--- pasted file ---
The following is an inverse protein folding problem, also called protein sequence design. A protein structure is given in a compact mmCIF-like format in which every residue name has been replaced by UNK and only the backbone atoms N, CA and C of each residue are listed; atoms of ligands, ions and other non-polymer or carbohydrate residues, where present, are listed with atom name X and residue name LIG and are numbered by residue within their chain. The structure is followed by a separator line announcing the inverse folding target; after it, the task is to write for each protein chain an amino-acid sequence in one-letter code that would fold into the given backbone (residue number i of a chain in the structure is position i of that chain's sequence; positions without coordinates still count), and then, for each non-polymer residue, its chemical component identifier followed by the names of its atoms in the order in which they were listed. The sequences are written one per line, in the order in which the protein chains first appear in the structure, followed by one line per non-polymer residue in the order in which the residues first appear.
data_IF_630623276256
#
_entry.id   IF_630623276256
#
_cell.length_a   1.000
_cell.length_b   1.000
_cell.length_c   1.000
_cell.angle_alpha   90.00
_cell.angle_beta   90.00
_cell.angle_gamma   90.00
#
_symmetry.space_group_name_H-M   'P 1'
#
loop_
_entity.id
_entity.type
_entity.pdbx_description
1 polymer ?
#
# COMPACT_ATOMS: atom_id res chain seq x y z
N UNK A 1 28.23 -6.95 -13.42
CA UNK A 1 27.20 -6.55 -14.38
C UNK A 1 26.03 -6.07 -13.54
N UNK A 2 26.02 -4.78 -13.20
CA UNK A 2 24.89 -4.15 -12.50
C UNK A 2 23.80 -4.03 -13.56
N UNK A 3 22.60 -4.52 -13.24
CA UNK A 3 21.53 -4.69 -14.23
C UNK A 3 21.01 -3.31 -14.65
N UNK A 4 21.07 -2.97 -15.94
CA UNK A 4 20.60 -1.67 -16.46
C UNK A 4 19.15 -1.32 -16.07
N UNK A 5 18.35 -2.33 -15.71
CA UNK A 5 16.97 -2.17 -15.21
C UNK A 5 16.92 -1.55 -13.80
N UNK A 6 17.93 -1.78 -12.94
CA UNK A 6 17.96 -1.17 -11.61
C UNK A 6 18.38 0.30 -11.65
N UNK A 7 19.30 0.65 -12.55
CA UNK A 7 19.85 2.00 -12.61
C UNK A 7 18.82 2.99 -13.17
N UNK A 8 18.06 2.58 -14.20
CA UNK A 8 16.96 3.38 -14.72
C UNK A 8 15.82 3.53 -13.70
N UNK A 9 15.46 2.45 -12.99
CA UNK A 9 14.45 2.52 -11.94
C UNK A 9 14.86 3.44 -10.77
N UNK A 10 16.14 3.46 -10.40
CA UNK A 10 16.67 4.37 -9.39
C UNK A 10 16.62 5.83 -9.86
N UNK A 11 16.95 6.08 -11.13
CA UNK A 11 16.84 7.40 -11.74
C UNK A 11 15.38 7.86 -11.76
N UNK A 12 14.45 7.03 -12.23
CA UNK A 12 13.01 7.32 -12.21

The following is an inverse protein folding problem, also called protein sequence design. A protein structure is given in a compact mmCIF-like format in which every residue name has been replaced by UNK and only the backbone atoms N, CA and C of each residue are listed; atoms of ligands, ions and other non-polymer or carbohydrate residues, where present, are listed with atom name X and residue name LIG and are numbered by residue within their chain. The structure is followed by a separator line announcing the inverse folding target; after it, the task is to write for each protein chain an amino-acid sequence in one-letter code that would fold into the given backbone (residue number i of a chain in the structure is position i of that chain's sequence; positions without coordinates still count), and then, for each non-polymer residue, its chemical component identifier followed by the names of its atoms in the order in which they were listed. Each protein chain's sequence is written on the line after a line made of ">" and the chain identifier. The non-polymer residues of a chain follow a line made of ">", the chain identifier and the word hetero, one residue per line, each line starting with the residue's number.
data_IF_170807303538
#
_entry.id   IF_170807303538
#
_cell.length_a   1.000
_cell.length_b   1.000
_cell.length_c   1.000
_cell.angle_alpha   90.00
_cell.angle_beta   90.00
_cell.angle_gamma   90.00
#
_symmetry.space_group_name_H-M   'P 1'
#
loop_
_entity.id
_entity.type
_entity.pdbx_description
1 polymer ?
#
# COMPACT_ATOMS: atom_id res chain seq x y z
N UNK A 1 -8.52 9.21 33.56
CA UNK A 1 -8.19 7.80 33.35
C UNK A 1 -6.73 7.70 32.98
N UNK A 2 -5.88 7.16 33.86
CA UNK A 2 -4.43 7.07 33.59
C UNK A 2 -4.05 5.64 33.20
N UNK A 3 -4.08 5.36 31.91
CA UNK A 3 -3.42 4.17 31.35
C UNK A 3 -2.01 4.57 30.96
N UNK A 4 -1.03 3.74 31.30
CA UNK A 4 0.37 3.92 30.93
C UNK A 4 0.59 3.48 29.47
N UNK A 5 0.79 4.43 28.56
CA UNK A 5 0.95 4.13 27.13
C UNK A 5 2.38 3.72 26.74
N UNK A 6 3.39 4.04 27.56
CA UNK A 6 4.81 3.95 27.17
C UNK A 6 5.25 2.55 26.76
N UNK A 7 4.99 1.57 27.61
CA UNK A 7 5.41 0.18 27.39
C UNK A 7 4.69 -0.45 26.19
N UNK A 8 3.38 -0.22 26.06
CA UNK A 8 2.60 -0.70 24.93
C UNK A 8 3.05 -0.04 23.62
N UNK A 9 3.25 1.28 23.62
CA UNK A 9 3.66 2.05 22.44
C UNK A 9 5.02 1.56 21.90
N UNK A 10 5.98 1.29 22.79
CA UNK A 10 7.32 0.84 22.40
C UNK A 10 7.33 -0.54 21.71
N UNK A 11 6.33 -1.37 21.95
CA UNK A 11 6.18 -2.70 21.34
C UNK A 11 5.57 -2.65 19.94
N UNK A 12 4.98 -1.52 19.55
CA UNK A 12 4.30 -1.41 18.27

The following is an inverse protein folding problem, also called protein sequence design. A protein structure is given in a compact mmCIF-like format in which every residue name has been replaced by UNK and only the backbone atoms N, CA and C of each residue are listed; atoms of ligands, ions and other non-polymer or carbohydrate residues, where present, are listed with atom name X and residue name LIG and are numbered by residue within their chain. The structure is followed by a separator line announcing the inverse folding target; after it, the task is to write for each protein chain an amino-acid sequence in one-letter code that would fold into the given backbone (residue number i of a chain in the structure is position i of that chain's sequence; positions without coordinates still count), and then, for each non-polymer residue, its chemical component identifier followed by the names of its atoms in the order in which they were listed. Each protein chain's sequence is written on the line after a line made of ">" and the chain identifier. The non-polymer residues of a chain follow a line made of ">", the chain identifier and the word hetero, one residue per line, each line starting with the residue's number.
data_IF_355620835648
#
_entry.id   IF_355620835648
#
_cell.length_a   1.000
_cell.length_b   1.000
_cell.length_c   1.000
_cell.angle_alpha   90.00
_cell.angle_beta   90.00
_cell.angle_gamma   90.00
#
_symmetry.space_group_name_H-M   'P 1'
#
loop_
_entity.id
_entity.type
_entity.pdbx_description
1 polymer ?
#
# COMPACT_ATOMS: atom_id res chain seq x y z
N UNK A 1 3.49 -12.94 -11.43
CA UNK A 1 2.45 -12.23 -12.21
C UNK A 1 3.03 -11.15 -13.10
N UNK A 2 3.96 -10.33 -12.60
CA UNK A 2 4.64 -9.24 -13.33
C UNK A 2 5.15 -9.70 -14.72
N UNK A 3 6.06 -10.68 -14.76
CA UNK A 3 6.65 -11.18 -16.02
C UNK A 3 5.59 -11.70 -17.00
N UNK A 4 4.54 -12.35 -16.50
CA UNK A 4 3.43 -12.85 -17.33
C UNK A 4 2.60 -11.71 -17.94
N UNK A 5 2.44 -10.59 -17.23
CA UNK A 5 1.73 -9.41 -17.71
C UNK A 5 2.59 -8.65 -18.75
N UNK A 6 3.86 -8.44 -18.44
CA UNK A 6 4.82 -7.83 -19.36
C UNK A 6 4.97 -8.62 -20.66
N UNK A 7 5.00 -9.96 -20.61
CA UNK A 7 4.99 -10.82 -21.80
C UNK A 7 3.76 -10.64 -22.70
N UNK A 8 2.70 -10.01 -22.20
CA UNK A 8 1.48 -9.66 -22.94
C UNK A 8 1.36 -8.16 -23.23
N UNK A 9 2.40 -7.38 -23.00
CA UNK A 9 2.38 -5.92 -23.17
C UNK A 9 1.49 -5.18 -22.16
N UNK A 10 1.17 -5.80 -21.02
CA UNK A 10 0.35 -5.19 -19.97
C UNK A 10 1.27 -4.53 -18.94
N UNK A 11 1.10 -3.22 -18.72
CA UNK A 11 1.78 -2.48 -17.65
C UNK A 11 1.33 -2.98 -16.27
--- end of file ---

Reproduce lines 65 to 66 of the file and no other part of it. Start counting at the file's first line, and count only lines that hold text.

_cell.angle_alpha   90.00
_cell.angle_beta   90.00